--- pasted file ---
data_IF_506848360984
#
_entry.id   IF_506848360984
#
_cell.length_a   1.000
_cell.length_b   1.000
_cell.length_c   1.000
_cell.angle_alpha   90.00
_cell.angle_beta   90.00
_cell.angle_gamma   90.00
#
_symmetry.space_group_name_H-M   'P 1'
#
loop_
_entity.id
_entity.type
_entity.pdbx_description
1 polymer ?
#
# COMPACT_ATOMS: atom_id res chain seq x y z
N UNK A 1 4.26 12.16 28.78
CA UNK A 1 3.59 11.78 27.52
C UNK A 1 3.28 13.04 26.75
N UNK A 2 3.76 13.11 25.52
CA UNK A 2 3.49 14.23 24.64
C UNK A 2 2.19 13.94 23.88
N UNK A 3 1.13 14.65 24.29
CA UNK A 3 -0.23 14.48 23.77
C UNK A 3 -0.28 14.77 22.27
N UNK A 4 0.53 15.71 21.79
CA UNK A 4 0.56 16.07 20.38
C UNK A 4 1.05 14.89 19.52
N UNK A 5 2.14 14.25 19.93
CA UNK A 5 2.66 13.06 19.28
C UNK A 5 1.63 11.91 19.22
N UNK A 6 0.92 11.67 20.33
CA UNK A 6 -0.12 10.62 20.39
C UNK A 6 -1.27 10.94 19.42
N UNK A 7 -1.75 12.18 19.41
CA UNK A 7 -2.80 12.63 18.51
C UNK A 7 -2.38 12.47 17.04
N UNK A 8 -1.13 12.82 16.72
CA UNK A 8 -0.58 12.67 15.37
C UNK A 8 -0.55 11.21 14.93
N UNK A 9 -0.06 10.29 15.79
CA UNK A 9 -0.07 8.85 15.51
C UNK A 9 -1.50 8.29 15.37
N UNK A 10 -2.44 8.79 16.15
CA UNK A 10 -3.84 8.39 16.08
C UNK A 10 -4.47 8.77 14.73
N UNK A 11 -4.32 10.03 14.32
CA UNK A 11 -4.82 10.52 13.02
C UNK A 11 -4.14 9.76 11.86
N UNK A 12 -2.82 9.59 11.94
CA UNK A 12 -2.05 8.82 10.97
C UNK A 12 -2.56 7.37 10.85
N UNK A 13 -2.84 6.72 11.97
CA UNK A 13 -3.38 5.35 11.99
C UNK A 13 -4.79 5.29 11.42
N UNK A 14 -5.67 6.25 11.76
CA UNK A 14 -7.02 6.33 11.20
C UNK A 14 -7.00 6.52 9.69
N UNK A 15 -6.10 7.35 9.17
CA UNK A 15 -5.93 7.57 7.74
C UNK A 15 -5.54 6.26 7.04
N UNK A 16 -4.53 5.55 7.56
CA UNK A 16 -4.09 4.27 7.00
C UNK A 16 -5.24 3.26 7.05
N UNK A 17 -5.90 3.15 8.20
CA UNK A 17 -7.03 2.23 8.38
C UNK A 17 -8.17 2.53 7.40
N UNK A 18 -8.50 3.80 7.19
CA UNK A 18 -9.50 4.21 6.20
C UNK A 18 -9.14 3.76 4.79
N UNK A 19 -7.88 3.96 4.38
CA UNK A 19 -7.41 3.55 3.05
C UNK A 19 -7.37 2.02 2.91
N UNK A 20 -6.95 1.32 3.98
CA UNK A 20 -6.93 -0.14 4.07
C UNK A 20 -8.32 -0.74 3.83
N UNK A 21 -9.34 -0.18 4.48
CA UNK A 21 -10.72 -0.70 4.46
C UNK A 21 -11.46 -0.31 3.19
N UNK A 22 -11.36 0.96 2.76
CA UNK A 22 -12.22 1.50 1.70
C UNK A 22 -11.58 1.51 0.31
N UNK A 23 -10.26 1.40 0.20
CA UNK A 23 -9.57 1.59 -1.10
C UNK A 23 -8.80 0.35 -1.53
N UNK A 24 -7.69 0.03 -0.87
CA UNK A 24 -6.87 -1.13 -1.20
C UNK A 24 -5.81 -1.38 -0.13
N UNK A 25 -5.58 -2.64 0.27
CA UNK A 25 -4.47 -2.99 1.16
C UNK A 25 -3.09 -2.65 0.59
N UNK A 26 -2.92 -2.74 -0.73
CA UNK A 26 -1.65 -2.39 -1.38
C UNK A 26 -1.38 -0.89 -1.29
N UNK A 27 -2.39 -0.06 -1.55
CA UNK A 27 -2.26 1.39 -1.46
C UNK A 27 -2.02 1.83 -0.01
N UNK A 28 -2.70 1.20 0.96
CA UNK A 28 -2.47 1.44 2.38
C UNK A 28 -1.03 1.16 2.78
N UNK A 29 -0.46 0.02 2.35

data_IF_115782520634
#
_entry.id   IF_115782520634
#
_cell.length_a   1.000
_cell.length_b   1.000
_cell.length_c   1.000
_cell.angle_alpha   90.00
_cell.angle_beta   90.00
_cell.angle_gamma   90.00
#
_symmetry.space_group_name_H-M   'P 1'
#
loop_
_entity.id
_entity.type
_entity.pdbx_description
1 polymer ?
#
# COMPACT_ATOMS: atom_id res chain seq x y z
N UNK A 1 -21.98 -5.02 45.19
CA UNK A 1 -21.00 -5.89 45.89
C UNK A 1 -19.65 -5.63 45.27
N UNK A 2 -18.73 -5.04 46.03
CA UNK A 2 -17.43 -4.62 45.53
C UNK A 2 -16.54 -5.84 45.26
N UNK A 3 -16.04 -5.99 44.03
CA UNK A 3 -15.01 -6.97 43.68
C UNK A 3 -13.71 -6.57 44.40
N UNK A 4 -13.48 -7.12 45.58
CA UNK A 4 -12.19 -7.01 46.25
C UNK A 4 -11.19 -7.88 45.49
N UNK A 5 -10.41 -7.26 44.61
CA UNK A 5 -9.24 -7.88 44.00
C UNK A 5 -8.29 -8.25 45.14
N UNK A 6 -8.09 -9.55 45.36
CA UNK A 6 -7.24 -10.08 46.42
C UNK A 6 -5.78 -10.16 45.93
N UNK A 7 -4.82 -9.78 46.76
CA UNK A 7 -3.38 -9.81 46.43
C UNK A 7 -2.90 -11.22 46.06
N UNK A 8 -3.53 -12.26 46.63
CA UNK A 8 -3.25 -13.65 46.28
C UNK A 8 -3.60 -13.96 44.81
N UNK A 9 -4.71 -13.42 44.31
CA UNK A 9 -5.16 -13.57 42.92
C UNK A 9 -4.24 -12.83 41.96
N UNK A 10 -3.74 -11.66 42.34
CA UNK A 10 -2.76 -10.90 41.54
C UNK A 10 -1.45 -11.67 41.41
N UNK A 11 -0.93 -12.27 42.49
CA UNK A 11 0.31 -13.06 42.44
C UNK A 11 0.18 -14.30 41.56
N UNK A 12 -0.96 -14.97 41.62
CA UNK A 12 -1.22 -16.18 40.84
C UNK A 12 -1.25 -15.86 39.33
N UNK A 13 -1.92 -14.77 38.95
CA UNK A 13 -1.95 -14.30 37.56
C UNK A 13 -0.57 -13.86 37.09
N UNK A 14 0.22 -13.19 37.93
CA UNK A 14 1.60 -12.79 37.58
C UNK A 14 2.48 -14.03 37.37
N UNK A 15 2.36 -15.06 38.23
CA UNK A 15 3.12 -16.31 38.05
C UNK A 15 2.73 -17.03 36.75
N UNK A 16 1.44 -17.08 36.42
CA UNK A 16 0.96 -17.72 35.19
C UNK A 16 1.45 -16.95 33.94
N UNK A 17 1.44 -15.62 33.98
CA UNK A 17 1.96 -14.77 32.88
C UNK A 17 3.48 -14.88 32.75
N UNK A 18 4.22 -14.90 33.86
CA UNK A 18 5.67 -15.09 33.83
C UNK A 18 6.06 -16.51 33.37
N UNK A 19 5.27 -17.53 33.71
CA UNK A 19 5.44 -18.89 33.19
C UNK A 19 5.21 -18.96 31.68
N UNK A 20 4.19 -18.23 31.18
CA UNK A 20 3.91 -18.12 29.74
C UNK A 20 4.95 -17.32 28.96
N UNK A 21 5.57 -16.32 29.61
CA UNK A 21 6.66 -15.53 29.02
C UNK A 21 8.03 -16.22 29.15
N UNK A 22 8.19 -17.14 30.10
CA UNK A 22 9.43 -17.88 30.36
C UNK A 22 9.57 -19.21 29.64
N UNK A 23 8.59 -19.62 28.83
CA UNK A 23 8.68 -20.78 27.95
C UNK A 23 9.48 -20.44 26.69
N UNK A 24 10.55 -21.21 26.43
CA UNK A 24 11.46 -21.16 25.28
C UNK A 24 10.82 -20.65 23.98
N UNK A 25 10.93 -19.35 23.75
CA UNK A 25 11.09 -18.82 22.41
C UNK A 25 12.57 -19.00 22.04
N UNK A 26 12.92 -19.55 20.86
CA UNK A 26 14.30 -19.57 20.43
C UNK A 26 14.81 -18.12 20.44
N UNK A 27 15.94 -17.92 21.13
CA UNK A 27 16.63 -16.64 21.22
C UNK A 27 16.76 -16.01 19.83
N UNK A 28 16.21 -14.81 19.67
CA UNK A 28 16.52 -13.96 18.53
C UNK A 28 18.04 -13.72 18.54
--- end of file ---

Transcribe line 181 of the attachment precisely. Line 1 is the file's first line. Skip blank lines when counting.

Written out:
CA UNK A 19 5.44 -18.89 33.19